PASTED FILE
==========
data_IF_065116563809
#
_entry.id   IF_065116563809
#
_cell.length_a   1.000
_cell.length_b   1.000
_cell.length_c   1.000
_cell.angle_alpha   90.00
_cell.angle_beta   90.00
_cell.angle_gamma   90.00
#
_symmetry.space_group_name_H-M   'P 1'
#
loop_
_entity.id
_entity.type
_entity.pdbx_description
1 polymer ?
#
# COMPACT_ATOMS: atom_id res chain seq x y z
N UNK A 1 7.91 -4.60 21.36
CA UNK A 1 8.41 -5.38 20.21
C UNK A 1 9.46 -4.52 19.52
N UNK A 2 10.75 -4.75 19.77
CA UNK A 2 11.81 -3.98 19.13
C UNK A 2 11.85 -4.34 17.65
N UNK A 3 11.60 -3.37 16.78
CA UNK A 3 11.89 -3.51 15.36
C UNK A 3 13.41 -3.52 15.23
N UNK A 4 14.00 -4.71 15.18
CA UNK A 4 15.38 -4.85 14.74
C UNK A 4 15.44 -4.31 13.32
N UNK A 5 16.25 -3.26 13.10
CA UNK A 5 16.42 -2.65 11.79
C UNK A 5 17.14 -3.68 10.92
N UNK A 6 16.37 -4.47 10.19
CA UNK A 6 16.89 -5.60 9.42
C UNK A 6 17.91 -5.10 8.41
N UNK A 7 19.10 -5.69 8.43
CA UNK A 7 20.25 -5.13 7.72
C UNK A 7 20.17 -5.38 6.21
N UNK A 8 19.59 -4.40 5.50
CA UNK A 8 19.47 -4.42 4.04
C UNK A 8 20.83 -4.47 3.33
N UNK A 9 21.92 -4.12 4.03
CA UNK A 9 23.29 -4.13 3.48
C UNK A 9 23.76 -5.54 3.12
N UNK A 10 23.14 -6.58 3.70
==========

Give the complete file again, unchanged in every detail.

data_IF_065116563809
#
_entry.id   IF_065116563809
#
_cell.length_a   1.000
_cell.length_b   1.000
_cell.length_c   1.000
_cell.angle_alpha   90.00
_cell.angle_beta   90.00
_cell.angle_gamma   90.00
#
_symmetry.space_group_name_H-M   'P 1'
#
loop_
_entity.id
_entity.type
_entity.pdbx_description
1 polymer ?
#
# COMPACT_ATOMS: atom_id res chain seq x y z
N UNK A 1 7.91 -4.60 21.36
CA UNK A 1 8.41 -5.38 20.21
C UNK A 1 9.46 -4.52 19.52
N UNK A 2 10.75 -4.75 19.77
CA UNK A 2 11.81 -3.98 19.13
C UNK A 2 11.85 -4.34 17.65
N UNK A 3 11.60 -3.37 16.78
CA UNK A 3 11.89 -3.51 15.36
C UNK A 3 13.41 -3.52 15.23
N UNK A 4 14.00 -4.71 15.18
CA UNK A 4 15.38 -4.85 14.74
C UNK A 4 15.44 -4.31 13.32
N UNK A 5 16.25 -3.26 13.10
CA UNK A 5 16.42 -2.65 11.79
C UNK A 5 17.14 -3.68 10.92
N UNK A 6 16.37 -4.47 10.19
CA UNK A 6 16.89 -5.60 9.42
C UNK A 6 17.91 -5.10 8.41
N UNK A 7 19.10 -5.69 8.43
CA UNK A 7 20.25 -5.13 7.72
C UNK A 7 20.17 -5.38 6.21
N UNK A 8 19.59 -4.40 5.50
CA UNK A 8 19.47 -4.42 4.04
C UNK A 8 20.83 -4.47 3.33
N UNK A 9 21.92 -4.12 4.03
CA UNK A 9 23.29 -4.13 3.48
C UNK A 9 23.76 -5.54 3.12
N UNK A 10 23.14 -6.58 3.70